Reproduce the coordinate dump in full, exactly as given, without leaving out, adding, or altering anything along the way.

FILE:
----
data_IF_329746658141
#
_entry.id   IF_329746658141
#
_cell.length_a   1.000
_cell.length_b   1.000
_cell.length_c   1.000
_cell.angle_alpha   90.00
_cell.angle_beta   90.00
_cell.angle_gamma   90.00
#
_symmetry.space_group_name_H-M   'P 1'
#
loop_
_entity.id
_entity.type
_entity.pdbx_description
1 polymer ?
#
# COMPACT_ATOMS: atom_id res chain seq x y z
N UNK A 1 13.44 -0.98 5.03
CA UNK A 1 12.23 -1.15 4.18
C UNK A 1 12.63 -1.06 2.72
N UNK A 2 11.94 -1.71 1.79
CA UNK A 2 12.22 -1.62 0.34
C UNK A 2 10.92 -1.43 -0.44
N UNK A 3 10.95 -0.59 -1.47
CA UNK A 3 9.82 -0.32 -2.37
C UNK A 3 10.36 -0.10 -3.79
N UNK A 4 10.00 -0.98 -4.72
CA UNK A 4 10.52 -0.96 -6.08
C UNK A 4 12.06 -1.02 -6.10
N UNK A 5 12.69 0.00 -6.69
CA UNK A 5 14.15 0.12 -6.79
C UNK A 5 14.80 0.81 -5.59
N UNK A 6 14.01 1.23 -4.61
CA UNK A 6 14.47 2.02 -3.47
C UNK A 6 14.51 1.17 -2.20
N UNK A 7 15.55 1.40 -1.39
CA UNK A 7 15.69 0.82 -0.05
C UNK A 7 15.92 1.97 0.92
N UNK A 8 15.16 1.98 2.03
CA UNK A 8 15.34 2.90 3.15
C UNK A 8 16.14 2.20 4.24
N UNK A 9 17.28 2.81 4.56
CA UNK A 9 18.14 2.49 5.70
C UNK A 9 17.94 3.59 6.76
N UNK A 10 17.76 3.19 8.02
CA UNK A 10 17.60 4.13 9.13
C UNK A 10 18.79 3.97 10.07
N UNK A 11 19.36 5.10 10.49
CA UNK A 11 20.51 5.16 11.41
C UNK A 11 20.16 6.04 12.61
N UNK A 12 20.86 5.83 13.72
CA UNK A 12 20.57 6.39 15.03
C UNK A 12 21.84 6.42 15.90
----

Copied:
data_IF_329746658141
#
_entry.id   IF_329746658141
#
_cell.length_a   1.000
_cell.length_b   1.000
_cell.length_c   1.000
_cell.angle_alpha   90.00
_cell.angle_beta   90.00
_cell.angle_gamma   90.00
#
_symmetry.space_group_name_H-M   'P 1'
#
loop_
_entity.id
_entity.type
_entity.pdbx_description
1 polymer ?
#
# COMPACT_ATOMS: atom_id res chain seq x y z
N UNK A 1 13.44 -0.98 5.03
CA UNK A 1 12.23 -1.15 4.18
C UNK A 1 12.63 -1.06 2.72
N UNK A 2 11.94 -1.71 1.79
CA UNK A 2 12.22 -1.62 0.34
C UNK A 2 10.92 -1.43 -0.44
N UNK A 3 10.95 -0.59 -1.47
CA UNK A 3 9.82 -0.32 -2.37
C UNK A 3 10.36 -0.10 -3.79
N UNK A 4 10.00 -0.98 -4.72
CA UNK A 4 10.52 -0.96 -6.08
C UNK A 4 12.06 -1.02 -6.10
N UNK A 5 12.69 0.00 -6.69
CA UNK A 5 14.15 0.12 -6.79
C UNK A 5 14.80 0.81 -5.59
N UNK A 6 14.01 1.23 -4.61
CA UNK A 6 14.47 2.02 -3.47
C UNK A 6 14.51 1.17 -2.20
N UNK A 7 15.55 1.40 -1.39
CA UNK A 7 15.69 0.82 -0.05
C UNK A 7 15.92 1.97 0.92
N UNK A 8 15.16 1.98 2.03
CA UNK A 8 15.34 2.90 3.15
C UNK A 8 16.14 2.20 4.24
N UNK A 9 17.28 2.81 4.56
CA UNK A 9 18.14 2.49 5.70
C UNK A 9 17.94 3.59 6.76
N UNK A 10 17.76 3.19 8.02
CA UNK A 10 17.60 4.13 9.13
C UNK A 10 18.79 3.97 10.07
N UNK A 11 19.36 5.10 10.49
CA UNK A 11 20.51 5.16 11.41
C UNK A 11 20.16 6.04 12.61
N UNK A 12 20.86 5.83 13.72
CA UNK A 12 20.57 6.39 15.03
C UNK A 12 21.84 6.42 15.90